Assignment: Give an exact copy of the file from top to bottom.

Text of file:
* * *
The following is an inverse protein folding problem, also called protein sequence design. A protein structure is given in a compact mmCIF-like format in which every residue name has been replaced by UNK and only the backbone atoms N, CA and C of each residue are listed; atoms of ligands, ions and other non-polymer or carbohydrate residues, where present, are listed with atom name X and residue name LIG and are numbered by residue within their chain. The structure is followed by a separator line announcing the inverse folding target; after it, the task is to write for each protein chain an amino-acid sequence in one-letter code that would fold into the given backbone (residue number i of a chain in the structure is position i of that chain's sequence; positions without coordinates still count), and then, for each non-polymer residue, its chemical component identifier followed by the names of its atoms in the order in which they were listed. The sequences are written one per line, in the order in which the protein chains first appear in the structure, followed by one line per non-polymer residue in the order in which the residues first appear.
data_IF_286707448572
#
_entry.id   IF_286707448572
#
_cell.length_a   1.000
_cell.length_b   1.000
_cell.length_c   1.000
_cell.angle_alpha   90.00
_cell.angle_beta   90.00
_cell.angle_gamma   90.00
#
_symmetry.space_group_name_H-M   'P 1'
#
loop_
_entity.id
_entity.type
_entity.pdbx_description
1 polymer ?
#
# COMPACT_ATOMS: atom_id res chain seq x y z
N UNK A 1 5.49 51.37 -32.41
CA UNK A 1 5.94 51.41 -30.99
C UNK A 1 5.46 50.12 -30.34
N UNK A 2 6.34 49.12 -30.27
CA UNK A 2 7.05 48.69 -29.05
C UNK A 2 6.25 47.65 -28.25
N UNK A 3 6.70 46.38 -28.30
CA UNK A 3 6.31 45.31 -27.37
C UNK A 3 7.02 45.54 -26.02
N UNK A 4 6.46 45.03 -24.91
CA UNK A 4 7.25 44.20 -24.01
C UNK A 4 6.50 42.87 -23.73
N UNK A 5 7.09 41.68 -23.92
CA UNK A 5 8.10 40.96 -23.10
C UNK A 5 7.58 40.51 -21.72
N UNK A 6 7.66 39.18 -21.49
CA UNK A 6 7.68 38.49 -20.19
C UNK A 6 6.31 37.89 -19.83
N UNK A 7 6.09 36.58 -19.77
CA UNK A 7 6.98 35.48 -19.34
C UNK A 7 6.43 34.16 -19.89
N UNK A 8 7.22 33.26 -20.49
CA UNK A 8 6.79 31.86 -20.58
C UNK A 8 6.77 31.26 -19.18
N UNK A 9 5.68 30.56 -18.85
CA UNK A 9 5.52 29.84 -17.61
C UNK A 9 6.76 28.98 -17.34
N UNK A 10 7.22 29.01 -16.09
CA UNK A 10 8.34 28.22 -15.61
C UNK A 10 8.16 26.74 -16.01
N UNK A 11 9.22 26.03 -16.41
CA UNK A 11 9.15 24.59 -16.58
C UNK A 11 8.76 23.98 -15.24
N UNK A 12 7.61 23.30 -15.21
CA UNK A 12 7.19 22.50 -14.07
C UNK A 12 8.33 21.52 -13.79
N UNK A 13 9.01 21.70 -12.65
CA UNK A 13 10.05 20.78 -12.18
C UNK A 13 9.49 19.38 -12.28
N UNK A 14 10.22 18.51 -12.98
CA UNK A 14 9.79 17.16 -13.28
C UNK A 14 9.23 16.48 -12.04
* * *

The following is an inverse protein folding problem, also called protein sequence design. A protein structure is given in a compact mmCIF-like format in which every residue name has been replaced by UNK and only the backbone atoms N, CA and C of each residue are listed; atoms of ligands, ions and other non-polymer or carbohydrate residues, where present, are listed with atom name X and residue name LIG and are numbered by residue within their chain. The structure is followed by a separator line announcing the inverse folding target; after it, the task is to write for each protein chain an amino-acid sequence in one-letter code that would fold into the given backbone (residue number i of a chain in the structure is position i of that chain's sequence; positions without coordinates still count), and then, for each non-polymer residue, its chemical component identifier followed by the names of its atoms in the order in which they were listed. The sequences are written one per line, in the order in which the protein chains first appear in the structure, followed by one line per non-polymer residue in the order in which the residues first appear.
data_IF_286707448572
#
_entry.id   IF_286707448572
#
_cell.length_a   1.000
_cell.length_b   1.000
_cell.length_c   1.000
_cell.angle_alpha   90.00
_cell.angle_beta   90.00
_cell.angle_gamma   90.00
#
_symmetry.space_group_name_H-M   'P 1'
#
loop_
_entity.id
_entity.type
_entity.pdbx_description
1 polymer ?
#
# COMPACT_ATOMS: atom_id res chain seq x y z
N UNK A 1 5.49 51.37 -32.41
CA UNK A 1 5.94 51.41 -30.99
C UNK A 1 5.46 50.12 -30.34
N UNK A 2 6.34 49.12 -30.27
CA UNK A 2 7.05 48.69 -29.05
C UNK A 2 6.25 47.65 -28.25
N UNK A 3 6.70 46.38 -28.30
CA UNK A 3 6.31 45.31 -27.37
C UNK A 3 7.02 45.54 -26.02
N UNK A 4 6.46 45.03 -24.91
CA UNK A 4 7.25 44.20 -24.01
C UNK A 4 6.50 42.87 -23.73
N UNK A 5 7.09 41.68 -23.92
CA UNK A 5 8.10 40.96 -23.10
C UNK A 5 7.58 40.51 -21.72
N UNK A 6 7.66 39.18 -21.49
CA UNK A 6 7.68 38.49 -20.19
C UNK A 6 6.31 37.89 -19.83
N UNK A 7 6.09 36.58 -19.77
CA UNK A 7 6.98 35.48 -19.34
C UNK A 7 6.43 34.16 -19.89
N UNK A 8 7.22 33.26 -20.49
CA UNK A 8 6.79 31.86 -20.58
C UNK A 8 6.77 31.26 -19.18
N UNK A 9 5.68 30.56 -18.85
CA UNK A 9 5.52 29.84 -17.61
C UNK A 9 6.76 28.98 -17.34
N UNK A 10 7.22 29.01 -16.09
CA UNK A 10 8.34 28.22 -15.61
C UNK A 10 8.16 26.74 -16.01
N UNK A 11 9.22 26.03 -16.41
CA UNK A 11 9.15 24.59 -16.58
C UNK A 11 8.76 23.98 -15.24
N UNK A 12 7.61 23.30 -15.21
CA UNK A 12 7.19 22.50 -14.07
C UNK A 12 8.33 21.52 -13.79
N UNK A 13 9.01 21.70 -12.65
CA UNK A 13 10.05 20.78 -12.18
C UNK A 13 9.49 19.38 -12.28
N UNK A 14 10.22 18.51 -12.98
CA UNK A 14 9.79 17.16 -13.28
C UNK A 14 9.23 16.48 -12.04